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Forget everything that Cops has taught you—according to John Dahl’s You Kill Me, drinking and homicide actually don’t mix. At least not when you’re Frank Falenczyk, an alcoholic hit man who once prided himself on his murderly precision. When his Buffalo-based gangster family forces him to go to San Francisco and dry up, Frank resists, but he eventually takes the 12 steps to heart. Particularly the one about making amends: “I don’t regret killing them,” Frank tells his girlfriend of the victims he’s listing on paper. “Just killing them badly.” And so, the next of kin of the woman whose eye he sliced instead of her throat gets a $50 gift certificate to Macy’s.
The monster-with-a-sensitive-side premise has been done before, mined for laughs (Analyze This and That) or melodrama (The Sopranos). Here, the premise is spun as nearly intolerably cute. Ben Kingsley’s Frank isn’t a sexy beast—he’s a compact, well-dressed package of charming tics and few, funny words. He’s initially appalled by the AA meetings he attends, but he’s soon sharing ’n’ caring, and when he meets Laurel (Téa Leoni), a—naturally—beautiful Californian whose tongue is as sharp as his knives, she wants to love him. But, darn it, she’s got boundary issues. They meet, by the way, in a funeral home: Frank was strong-armed into taking a temporary job as an embalmer, and one day he was working on Laurel’s stepfather when she brought in bowling shoes for the deceased to wear. Now that’s a story to tell your grandkids.
Thanks to a delicately woven, genre-crossing script by Christopher Markus and Stephen McFeely (who, in a departure, also worked together on The Chronicles of Narnia) and the strength of its leads, You Kill Me keeps its potential wackiness in check. (Though the Polishness—and drunkenness—of Buffalonians is emphasized so heavily that the city, represented by Winnipeg, Manitoba, becomes a caricatured character itself.) Much of its humor is culled from Frank’s AA experiences, whether it’s his introduction to the process (his look of subtle alarm every time someone introduces himself and is quickly accosted with “Hi, [Blank]” is terrific), his blossoming candor (“The only way I’m going to get to [kill] again is to stop drinking”), or the members who share their stories (“You know, it’s a whole lot easier fucking girls you don’t like when you’re drunk”). The film doesn’t just poke fun, however: There’s a quite uncomfortable scene where a merry family at the funeral home, laughing the whole time, is trying to force a drink on Frank, as well as heartbreaking consequences whenever he does give in.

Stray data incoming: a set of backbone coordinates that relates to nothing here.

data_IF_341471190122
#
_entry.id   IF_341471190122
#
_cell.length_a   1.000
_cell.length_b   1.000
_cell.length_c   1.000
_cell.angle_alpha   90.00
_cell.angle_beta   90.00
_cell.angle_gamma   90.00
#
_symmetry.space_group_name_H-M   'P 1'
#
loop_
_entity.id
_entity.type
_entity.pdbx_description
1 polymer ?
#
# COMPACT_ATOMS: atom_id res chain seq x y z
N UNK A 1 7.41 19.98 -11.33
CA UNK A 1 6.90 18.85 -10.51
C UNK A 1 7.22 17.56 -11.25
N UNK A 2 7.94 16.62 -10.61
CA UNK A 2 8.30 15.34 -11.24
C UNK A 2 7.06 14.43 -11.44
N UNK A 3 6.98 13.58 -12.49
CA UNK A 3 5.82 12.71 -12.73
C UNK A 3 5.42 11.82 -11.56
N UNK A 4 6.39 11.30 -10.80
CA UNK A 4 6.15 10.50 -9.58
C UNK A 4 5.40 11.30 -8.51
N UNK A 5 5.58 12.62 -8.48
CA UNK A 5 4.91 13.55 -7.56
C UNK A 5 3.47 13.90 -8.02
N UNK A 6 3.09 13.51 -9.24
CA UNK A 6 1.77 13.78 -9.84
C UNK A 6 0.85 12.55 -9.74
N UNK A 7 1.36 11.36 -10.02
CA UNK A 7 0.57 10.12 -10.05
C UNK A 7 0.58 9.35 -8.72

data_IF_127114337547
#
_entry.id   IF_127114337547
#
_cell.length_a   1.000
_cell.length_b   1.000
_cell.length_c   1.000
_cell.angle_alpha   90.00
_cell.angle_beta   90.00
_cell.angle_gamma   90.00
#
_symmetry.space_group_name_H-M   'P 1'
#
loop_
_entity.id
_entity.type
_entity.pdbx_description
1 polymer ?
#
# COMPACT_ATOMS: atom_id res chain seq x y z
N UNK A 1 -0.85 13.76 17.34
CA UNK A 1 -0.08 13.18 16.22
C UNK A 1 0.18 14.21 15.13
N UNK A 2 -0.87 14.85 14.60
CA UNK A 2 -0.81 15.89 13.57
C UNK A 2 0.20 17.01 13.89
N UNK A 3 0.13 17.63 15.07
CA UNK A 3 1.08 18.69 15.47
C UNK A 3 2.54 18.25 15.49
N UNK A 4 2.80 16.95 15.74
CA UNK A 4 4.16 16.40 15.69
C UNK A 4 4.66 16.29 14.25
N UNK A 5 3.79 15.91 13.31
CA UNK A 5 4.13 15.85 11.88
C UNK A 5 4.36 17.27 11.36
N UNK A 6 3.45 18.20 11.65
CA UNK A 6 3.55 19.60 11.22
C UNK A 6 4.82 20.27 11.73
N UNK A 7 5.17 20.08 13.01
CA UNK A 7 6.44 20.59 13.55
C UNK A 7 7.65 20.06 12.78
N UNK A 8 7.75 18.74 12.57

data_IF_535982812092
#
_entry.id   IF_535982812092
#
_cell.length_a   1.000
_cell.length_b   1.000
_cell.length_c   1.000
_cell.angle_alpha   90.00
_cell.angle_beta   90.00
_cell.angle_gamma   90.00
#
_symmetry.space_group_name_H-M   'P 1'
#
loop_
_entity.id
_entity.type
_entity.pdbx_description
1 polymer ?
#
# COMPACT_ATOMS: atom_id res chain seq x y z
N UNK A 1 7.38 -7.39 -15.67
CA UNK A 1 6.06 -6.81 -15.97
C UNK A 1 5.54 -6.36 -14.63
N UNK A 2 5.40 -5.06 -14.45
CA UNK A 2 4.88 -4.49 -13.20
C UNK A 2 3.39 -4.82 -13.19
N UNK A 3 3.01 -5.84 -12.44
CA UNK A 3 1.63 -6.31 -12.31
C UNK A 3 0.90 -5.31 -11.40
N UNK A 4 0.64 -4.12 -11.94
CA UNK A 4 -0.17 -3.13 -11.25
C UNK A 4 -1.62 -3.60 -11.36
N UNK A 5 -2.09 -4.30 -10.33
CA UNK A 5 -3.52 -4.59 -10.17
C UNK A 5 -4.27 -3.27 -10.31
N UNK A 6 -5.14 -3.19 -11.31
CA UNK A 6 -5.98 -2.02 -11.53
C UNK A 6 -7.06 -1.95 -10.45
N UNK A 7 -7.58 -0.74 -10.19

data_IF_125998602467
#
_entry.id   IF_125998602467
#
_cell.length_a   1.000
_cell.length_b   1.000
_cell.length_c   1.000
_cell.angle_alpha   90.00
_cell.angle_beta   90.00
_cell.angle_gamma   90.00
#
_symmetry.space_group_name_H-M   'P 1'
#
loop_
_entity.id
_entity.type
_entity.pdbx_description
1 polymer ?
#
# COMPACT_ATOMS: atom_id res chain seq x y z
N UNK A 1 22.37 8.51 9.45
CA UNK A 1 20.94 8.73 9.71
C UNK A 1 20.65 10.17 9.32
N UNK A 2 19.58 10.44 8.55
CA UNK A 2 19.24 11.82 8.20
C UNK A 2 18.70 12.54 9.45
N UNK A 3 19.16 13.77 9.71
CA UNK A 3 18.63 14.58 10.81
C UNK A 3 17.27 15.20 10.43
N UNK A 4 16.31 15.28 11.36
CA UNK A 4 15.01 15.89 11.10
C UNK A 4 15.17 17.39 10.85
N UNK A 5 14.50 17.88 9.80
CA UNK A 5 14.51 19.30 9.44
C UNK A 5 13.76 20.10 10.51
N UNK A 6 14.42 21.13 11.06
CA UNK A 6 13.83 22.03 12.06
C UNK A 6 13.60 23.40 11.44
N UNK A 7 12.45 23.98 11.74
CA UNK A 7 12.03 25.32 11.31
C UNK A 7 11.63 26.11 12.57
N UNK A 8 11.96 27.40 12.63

Kingsley is a font of dryness as Frank, making his character bug-eyed and uncomfortable in his own skin when he’s sober. His exquisite comic timing and expressiveness is impressively matched by Leoni, who on more than one occasion makes too-sly jokes work with great physical follow-through. (Also notable is Bill Pullman as a real-estate agent/babysitter, schlubby in an ill-fitting raincoat and bad haircut—he’s tasked with watching Frank but looks like he can barely keep it together himself.) And just when their scenes together start to get too lovey, the filmmakers know how to cut the sugar: The expected new-couple montage, for example, features shots of them practicing knife-wielding on a head-shaped watermelon.
You Kill Me doesn’t completely abandon its gangster roots, though, while it’s vacationing as a romantic comedy. There’s tension and violence as Frank’s family deals with a rival that the hit man had failed to whack because he was drunk; Dahl, who also balanced similar moods in The Last Seduction, switches between locations and plotlines smoothly. The only surprise as the pieces come together is that you’ll likely have enjoyed the movie more than you might have thought.